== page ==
Quantifying the rates of synapse pruning in the mammalian neocortex led to new algorithms for constructing adaptive and robust computational networks across several domains
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alk and Carnegie Mellon researchers developed a new model for building efficient networks by studying the rate at which the brain prunes back some of its connections during development. In this model, nodes (such as neurons or sensors) make too many connections (left) before pruning back to connections that are most relevant (right). The team applied their synaptic pruning-based algorithm to air flight patterns and found it was able to create routes to allow passengers to reach their destinations efficiently. (credit: Salk Institute and Carnegie Mellon University)

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The developing brain prunes (eliminates) unneeded connections between neurons during early childhood. Now researchers from the Salk Institute for Biological Studies and Carnegie Mellon University have determined the rate at which that happens, and the implications of that finding for computational networks.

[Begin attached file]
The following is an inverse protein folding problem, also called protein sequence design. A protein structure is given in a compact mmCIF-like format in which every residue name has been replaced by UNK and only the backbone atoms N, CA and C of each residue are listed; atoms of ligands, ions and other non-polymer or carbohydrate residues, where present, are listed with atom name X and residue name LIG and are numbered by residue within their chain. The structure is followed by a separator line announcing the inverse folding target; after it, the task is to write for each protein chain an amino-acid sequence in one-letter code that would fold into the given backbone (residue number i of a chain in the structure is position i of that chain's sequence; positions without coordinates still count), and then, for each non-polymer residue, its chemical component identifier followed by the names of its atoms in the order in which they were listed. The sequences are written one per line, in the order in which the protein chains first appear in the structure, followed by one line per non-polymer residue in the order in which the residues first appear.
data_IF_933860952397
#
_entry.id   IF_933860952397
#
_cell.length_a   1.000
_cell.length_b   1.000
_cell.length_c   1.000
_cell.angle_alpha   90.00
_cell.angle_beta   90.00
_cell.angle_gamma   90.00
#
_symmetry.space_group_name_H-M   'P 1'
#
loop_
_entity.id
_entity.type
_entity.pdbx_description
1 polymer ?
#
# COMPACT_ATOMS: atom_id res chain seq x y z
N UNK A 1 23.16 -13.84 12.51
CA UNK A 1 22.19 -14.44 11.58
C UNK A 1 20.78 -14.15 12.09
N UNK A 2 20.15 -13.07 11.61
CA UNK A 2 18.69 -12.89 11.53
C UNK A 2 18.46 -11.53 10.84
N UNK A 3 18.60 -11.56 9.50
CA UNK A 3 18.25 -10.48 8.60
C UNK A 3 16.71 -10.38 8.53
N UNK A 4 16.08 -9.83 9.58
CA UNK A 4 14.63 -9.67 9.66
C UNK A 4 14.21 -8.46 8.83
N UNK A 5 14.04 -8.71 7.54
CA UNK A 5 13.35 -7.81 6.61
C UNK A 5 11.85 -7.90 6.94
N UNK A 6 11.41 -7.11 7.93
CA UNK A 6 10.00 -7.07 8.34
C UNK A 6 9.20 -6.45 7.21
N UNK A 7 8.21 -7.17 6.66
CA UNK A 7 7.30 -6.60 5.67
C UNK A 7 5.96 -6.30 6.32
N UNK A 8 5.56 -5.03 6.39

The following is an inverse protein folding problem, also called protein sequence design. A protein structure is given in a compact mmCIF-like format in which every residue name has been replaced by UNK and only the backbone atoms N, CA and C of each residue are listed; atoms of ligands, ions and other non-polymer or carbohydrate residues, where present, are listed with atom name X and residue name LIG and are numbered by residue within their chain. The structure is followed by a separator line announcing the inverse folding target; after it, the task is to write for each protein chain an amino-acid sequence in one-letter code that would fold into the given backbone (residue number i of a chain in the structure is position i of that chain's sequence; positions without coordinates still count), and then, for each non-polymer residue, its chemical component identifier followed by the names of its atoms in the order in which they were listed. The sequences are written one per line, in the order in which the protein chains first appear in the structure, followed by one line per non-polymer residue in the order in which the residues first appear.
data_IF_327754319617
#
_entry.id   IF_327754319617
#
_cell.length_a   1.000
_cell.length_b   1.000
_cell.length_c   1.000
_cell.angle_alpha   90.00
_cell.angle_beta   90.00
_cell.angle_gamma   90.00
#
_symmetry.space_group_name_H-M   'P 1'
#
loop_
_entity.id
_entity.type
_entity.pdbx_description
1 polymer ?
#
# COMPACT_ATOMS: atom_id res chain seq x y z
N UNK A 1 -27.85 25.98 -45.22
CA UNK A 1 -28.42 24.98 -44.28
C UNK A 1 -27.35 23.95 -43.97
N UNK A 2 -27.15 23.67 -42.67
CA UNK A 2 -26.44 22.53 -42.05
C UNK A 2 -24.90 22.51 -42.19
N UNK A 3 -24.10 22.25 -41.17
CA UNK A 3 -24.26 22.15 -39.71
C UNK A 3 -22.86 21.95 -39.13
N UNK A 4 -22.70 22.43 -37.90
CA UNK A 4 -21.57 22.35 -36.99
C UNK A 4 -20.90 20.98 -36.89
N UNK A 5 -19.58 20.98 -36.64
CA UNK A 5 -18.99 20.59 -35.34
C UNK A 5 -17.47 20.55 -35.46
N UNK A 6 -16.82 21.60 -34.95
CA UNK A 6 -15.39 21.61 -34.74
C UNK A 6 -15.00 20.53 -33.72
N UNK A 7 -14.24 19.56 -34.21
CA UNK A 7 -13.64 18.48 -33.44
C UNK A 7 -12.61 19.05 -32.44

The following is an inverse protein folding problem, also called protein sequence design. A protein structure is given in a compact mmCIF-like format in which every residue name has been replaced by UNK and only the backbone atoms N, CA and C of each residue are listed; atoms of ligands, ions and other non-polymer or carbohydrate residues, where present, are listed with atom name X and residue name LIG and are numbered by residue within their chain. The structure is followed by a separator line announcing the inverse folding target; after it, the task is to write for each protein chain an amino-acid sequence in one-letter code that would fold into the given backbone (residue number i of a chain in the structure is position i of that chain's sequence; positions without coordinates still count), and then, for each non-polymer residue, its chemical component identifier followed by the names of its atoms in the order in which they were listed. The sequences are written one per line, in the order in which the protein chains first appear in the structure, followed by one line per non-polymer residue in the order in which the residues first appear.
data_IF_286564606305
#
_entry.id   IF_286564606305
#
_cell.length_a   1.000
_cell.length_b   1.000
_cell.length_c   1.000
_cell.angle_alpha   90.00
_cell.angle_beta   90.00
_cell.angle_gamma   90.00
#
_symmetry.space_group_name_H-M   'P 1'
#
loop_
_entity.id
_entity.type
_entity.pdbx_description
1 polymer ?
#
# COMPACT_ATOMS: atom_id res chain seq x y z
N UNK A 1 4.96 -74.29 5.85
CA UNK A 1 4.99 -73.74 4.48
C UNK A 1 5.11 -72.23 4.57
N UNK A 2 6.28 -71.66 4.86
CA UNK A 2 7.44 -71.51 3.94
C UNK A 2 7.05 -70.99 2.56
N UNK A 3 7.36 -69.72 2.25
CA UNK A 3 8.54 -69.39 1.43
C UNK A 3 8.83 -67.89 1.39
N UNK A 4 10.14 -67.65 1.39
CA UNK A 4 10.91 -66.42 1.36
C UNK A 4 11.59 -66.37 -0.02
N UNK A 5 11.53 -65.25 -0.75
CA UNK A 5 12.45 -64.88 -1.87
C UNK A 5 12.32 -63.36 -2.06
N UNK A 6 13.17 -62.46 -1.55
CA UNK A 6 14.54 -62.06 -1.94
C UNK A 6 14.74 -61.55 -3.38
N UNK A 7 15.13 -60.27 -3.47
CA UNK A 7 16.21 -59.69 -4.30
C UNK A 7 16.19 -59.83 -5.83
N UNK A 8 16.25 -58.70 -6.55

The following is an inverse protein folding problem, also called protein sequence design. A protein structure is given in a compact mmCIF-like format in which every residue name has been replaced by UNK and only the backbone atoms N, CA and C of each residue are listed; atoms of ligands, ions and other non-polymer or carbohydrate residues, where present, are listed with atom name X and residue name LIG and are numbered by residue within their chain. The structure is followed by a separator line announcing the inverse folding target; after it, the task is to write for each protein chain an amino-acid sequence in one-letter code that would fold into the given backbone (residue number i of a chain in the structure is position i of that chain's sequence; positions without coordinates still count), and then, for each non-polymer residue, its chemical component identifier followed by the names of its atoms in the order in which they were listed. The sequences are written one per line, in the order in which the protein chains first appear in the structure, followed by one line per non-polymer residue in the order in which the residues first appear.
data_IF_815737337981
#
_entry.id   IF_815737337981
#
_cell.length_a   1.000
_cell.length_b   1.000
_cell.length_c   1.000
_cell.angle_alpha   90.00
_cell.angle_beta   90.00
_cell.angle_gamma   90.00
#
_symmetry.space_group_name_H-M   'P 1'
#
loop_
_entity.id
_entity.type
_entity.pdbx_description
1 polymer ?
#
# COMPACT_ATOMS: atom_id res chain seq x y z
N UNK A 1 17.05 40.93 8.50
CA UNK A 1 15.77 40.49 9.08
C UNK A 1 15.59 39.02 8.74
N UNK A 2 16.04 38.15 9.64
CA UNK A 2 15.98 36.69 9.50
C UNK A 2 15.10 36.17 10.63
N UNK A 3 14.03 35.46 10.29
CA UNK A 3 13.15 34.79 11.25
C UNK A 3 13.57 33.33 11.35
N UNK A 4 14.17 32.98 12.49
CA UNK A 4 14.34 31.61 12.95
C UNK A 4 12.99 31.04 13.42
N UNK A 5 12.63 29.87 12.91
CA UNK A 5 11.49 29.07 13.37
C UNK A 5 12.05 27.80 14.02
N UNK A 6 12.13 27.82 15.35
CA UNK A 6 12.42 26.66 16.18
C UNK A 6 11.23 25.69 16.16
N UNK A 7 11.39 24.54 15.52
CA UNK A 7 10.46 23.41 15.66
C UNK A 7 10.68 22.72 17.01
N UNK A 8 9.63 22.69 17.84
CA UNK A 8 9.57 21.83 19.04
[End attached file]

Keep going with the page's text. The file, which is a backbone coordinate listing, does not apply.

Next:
Neurons create networks through a process called pruning. At birth and throughout early childhood, the brain’s neurons make a vast number of connections — many more than the brain actually needs to function. So as the brain matures and learns, it begins to quickly cut away connections that aren’t being used. When the brain reaches adulthood, it has about 50 to 60 percent less synaptic connections than it had at its peak in childhood. Understanding how the network of neurons in the brain organizes to form its adult structure is key to understanding how the brain learns and functions.